Structural heterogeneity of wildflower strips enhances fructose feeding in parasitoids
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Cita bibliográficaMockford, A., Westbury, D. B., Ashbrook, K., Urbaneja, A. & Tena, A. (2022). Structural heterogeneity of wildflower strips enhances fructose feeding in parasitoids. Agriculture, Ecosystems & Environment, 339, 108139.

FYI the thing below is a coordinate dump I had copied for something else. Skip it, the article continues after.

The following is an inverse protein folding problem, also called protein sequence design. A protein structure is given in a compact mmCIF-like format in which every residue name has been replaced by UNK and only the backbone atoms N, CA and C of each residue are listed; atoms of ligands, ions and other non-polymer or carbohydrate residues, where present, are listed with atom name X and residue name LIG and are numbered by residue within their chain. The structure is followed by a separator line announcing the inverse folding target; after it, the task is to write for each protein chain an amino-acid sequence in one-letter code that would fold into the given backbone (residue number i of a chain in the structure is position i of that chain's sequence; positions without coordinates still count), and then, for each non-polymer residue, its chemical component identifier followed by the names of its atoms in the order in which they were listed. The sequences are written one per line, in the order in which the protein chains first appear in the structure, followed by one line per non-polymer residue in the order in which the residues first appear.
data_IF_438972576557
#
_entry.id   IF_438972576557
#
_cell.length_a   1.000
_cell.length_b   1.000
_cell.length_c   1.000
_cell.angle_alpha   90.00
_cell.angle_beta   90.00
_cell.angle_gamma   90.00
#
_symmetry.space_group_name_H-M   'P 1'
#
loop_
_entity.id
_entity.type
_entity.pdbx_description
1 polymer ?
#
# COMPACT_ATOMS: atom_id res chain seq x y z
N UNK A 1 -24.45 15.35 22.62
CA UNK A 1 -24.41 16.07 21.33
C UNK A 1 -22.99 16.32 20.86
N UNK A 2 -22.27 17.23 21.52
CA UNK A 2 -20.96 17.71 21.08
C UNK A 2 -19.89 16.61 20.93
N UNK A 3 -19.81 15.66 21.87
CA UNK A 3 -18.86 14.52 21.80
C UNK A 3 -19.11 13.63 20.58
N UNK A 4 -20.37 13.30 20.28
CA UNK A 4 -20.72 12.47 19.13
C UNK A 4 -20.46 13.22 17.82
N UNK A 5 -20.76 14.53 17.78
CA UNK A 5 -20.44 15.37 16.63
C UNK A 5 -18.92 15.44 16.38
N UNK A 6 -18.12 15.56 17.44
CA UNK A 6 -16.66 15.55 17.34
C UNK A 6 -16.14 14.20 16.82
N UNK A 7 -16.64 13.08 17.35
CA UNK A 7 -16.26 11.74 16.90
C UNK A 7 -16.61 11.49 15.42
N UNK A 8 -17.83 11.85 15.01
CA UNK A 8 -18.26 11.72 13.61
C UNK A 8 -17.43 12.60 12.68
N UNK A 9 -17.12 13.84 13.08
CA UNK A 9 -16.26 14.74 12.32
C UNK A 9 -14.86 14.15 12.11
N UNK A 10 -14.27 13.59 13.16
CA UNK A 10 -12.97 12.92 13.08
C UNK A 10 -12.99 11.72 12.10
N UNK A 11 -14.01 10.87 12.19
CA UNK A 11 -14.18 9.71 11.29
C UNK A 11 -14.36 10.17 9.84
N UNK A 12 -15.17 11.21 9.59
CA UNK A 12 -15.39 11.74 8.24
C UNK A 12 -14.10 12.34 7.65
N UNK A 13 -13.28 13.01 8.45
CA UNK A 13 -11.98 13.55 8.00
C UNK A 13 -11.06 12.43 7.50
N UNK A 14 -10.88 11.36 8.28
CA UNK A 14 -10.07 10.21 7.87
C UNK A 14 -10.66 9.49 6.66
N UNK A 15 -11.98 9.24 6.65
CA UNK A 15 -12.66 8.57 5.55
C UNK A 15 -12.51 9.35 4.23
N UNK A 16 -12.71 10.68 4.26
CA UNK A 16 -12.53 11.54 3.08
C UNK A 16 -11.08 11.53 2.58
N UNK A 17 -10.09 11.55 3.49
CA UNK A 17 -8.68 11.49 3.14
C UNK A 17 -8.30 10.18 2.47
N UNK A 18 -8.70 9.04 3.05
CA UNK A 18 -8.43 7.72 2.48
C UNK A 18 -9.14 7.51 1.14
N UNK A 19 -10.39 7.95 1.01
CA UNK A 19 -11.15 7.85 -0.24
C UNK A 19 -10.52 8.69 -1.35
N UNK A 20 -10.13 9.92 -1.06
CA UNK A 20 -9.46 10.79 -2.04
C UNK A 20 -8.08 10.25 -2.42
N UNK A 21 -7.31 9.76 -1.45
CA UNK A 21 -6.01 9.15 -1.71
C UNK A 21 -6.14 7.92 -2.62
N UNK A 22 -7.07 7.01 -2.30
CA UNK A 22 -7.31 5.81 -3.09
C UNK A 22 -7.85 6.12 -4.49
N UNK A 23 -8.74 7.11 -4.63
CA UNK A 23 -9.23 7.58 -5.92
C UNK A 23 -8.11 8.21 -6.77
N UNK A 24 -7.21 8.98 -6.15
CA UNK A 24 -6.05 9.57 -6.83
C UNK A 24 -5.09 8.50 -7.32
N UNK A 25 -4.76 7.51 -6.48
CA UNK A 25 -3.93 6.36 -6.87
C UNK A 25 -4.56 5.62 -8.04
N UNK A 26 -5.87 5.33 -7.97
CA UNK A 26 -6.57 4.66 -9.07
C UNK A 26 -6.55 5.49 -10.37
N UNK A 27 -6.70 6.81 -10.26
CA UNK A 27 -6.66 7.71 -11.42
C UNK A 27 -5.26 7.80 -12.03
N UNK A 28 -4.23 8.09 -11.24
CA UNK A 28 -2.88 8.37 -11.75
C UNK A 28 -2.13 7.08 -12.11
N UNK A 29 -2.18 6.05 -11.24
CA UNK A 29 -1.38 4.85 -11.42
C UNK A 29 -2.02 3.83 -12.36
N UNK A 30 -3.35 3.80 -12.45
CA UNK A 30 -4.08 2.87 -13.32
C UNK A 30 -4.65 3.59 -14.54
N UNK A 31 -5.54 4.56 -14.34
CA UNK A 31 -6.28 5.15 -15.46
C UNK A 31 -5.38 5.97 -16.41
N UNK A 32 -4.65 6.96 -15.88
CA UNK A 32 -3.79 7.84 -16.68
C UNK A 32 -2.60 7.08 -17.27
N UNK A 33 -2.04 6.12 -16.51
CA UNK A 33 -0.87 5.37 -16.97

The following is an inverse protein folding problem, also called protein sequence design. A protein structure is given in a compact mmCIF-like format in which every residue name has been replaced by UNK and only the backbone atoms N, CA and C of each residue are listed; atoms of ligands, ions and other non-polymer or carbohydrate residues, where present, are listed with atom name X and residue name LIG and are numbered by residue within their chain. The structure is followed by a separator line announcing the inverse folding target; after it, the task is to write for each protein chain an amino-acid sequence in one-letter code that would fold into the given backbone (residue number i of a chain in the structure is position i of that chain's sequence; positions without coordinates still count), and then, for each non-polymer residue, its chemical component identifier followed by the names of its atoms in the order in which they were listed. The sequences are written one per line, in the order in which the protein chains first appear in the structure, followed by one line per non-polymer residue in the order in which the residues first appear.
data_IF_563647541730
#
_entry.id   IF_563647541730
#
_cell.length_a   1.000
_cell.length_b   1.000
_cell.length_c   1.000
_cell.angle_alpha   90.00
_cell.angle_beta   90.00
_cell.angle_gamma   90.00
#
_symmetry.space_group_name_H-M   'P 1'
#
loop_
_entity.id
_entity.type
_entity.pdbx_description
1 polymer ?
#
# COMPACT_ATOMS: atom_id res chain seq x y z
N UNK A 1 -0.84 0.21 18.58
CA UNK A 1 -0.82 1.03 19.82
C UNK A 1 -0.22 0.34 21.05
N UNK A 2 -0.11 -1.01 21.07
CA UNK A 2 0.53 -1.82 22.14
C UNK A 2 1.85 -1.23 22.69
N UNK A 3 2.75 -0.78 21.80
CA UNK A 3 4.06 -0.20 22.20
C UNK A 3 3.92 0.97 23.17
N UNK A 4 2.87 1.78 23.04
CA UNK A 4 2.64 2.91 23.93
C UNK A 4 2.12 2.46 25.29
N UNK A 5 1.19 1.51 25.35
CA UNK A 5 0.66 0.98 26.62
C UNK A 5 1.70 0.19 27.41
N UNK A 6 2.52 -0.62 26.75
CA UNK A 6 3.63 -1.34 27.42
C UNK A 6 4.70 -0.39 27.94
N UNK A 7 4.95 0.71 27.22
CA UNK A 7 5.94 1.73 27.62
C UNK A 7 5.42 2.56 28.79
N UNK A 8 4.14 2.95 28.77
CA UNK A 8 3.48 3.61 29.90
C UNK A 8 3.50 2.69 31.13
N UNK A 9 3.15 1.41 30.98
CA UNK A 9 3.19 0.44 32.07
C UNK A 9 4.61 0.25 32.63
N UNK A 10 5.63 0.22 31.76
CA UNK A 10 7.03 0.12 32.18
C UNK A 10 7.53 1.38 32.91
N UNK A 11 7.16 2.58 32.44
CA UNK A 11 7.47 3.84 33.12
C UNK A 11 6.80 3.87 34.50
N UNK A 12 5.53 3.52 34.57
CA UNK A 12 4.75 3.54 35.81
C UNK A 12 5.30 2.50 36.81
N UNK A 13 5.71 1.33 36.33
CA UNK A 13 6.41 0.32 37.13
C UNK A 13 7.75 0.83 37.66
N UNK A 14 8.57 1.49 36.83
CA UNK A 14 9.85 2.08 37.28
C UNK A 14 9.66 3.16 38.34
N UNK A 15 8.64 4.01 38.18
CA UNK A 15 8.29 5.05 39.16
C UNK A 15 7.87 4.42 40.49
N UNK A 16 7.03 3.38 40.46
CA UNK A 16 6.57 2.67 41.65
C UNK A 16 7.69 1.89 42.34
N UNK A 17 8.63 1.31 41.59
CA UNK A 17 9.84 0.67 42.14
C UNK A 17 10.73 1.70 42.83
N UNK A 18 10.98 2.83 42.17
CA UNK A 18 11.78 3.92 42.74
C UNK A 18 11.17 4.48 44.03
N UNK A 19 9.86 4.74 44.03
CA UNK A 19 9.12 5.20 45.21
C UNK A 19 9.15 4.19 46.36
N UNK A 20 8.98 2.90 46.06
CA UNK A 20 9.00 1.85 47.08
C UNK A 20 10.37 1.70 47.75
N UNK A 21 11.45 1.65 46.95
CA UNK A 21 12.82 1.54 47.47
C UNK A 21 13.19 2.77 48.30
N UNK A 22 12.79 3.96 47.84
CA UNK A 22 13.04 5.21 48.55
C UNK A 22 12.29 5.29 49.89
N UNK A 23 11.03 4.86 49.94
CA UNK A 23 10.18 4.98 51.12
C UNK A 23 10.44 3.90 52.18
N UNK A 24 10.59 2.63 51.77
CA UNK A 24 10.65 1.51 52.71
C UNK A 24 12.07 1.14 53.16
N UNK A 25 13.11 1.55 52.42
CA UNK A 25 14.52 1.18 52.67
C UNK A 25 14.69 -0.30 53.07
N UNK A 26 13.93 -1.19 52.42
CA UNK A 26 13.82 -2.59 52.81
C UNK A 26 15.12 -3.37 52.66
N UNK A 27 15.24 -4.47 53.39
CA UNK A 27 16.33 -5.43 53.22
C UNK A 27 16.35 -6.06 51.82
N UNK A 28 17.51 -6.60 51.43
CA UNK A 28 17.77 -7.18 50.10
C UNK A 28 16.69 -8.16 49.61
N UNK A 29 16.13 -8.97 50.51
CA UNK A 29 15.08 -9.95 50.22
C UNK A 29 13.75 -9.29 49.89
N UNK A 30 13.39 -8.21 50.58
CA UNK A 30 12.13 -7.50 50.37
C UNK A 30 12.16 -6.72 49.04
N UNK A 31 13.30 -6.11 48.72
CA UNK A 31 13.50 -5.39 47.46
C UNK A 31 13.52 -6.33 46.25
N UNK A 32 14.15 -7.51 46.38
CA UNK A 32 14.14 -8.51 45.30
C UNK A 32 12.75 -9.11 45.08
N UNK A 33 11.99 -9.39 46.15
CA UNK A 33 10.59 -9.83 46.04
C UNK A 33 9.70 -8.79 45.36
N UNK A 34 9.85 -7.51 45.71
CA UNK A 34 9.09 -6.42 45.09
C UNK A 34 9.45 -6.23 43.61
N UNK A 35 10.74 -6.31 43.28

The use of wildflower strips to provide carbohydrate resource for parasitoids and enhance pest regulation is widely recommended in agriculture. However, how the management of wildflower strips affects resource availability and utilisation by parasitoids has never been studied. Using orange orchards as a model system, three experimental alleyway management treatments were investigated: a control treatment where naturally occurring vegetation in the alleyways between rows of trees was managed under standard farm practice; a standard management wildflower treatment in which sown wildflower strips in alleyways were managed by cutting once a year; and an active management wildflower treatment, in which the wildflower strips in alleyways was managed by cutting three times a year. Wildflower strips under standard management prevented the seasonal decline of nectar, supporting fructose feeding in parasitoids across all three seasons. The abundance of floral and hemipteran honeydew carbohydrate resources in the orchard alleyways and citrus canopy was consistently greater with the standard management treatment than the control or the active management treatments. In turn, this treatment was associated with twice the abundance of primary parasitoids than with the control and active management treatments in both summer and autumn. In addition, in autumn, parasitoids were more likely to have recently fed on carbohydrate in the standard management treatment than in the other two alleyway treatments. Finally, greater carbohydrate feeding in parasitoids was associated with increased structural heterogeneity of vegetation within the orchard alleyways. This study demonstrates that the nutritional status of parasitoids in a perennial cropping system can be improved using wildflower strips, which could enhance pest regulation, and emphasises the importance of studying the management of wildflower strips when targeting specific resource requirements.